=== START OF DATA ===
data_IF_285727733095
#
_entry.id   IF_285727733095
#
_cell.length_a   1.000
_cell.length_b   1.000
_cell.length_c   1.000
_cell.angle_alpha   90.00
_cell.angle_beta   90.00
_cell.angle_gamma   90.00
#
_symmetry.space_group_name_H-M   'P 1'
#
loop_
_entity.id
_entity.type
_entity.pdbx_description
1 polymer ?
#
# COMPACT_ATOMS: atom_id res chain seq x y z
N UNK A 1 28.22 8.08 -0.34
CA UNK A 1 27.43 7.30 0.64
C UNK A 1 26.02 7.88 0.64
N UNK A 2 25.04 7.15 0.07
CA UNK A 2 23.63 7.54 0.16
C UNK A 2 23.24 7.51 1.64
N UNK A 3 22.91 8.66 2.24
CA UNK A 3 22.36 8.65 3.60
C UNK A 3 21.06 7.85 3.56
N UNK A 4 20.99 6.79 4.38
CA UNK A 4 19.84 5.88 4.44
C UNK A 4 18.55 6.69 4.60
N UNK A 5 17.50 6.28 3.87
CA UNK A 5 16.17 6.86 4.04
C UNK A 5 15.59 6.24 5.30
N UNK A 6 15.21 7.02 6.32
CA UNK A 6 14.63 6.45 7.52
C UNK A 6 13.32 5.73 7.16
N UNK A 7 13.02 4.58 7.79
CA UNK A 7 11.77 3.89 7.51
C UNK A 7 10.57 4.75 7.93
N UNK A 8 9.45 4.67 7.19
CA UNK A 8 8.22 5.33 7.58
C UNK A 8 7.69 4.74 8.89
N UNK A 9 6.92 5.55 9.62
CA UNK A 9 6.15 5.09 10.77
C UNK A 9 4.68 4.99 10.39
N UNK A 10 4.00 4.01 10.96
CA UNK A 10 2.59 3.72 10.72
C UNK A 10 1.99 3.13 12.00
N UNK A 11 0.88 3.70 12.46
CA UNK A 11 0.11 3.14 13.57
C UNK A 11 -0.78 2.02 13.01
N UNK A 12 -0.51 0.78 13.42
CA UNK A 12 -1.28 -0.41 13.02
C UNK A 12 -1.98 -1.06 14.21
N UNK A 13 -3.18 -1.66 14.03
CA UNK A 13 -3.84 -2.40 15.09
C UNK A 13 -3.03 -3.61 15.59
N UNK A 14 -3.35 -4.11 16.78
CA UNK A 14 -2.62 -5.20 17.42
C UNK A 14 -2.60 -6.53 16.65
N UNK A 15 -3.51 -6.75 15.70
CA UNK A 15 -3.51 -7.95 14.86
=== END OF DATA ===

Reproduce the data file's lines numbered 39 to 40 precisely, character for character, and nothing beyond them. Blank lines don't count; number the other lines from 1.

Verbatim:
N UNK A 7 13.02 4.58 7.79
CA UNK A 7 11.77 3.89 7.51